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Sacred Time vs Profane Time

In the temple, it is easy to see the edifice and the things done therein as 'sacred space'. On the other hand, it is probably harder to see that entering into the temple is to experience 'sacred time'. The late Non-LDS historian from the University of Chicago, Dr. Mircea Eliade, explains 'sacred time' this way which got my mind reeling about a few aspects of LDS/Temple Theology:

"One essential difference between these two qualities of time [(sacred time and profane time; sacred being the kind of time experienced in the temple and profane time is what we experience during our day-to-day lives)] strikes us immediately; by its very nature sacred time is reversible in the sense that, properly speaking, it is a premordial mythical time made present. Every religious festival, any liturgical time, represents the reactualization of a sacred event that took place in a mythical past [(mythical means tradition and legend and does not mean untrue)] "in the beginning." Religious participation in a festival implies emerging from ordinary temporal duration and reintegration of the mythical time reactualized by the festival itself. Hence sacred time is indefinitely recoverable, indefinitely repeatable. From one point of view it could be said that it does not "pass," that it does not constitute an irreversible duration." (Sacred and the Profane, p. 68-69)

In scientific terms, it sounds as if the temple and the rituals are a reenactment of the relativity of time. It ought to be pointed out that our most meaningful relationships are actualized and sealed together within this 'sacred time'. As if speaking to this very point, Elder Bednar has stated:

“The Sabbath day and the temple, respectively, are a sacred time and a sacred space specifically set apart for worshipping God and for receiving and remembering His exceeding great and precious promises to His children. As instituted by God, the principle purposes of these two divine sources of help are exactly the same: to powerfully and repeatedly focus our attention upon our Heavenly Father, His Only Begotten Son, the Holy Ghost, and the promises associated with the ordinances and covenants of the Savior’s restored gospel.

Importantly, a home should be the ultimate combination of time and space wherein individuals and families remember most effectively God’s great and precious promises.” ("Exceeding Great and Precious Promises", October 2017 General Conference)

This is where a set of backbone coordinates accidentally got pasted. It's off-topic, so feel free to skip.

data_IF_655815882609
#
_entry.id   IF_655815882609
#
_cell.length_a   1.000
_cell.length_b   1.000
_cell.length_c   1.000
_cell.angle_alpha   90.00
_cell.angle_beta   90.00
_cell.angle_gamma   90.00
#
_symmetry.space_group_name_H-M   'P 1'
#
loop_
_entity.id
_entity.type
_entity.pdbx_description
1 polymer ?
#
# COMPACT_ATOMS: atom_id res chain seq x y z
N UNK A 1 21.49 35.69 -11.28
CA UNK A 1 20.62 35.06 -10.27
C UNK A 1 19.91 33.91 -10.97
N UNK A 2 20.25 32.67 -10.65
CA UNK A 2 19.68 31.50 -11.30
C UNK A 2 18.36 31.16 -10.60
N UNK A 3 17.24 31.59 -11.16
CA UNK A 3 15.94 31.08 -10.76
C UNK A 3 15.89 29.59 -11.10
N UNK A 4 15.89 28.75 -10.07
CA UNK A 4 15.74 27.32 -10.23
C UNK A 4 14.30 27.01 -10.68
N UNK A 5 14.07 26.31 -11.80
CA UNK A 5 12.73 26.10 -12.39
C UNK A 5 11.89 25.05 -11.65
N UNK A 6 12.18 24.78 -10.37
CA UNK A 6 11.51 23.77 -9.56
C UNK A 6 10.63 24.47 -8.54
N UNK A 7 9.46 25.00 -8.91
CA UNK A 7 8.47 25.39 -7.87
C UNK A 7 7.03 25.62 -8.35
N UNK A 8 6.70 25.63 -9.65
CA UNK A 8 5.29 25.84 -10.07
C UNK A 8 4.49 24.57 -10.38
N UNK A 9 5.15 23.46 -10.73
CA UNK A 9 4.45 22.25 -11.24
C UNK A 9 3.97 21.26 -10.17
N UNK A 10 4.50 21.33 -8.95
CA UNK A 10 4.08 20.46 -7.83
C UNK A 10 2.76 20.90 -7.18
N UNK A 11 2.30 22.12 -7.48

Elder Maxwell once stated that "moments are the molecules that make up eternity!" I can't help but think he had in mind that the day-to-day things we do with our families and what we do inside our home actually blend with the fabric of eternity. It is as if every moment with our little ones, our spouse, and those whom we love actually take place in a reality and realm in which time is conceived of differently (see Abraham 5:13). It still takes place within linear time, but it is something that becomes a part of the relativity which exists within the cosmos. It is as if those moments take place above the fall and give us a foretaste of the "things as they really are (see Jacob 4:13 and D&C 93:24).

"Only the home can compare with the temple in sacredness." This isn't just a theologically trite idea that makes us feel warm and fuzzy. It captures our relationship and puts them in the realm of sacred time and space:

"The Sabbath and the temple can help us to establish in our homes “a more excellent way” as we “gather together in one all things in Christ, both which are in heaven, and which are on earth; even in him.” What we do in our homes with His sacred time and with what we learn in His sacred space is pivotal to becoming partakers of the divine nature." (Elder Bednar, "Exceeding Great and Precious Promises", October 2017 General Conference)

Evidence for this is put well by Elder Maxwell:

"... [profane] time is clearly not our natural dimension. Thus it is that we are never really at home in time. Alternately, we find ourselves impatiently wishing to hasten the passage of time or to hold back the dawn. We can do neither, of course. Whereas the bird is at home in the air, we are clearly not at home in time—because we belong to eternity! Time, as much as any one thing, whispers to us that we are strangers here. If time were natural to us, why is it that we have so many clocks and wear wristwatches?" ("Patience", October 1980 Ensign)


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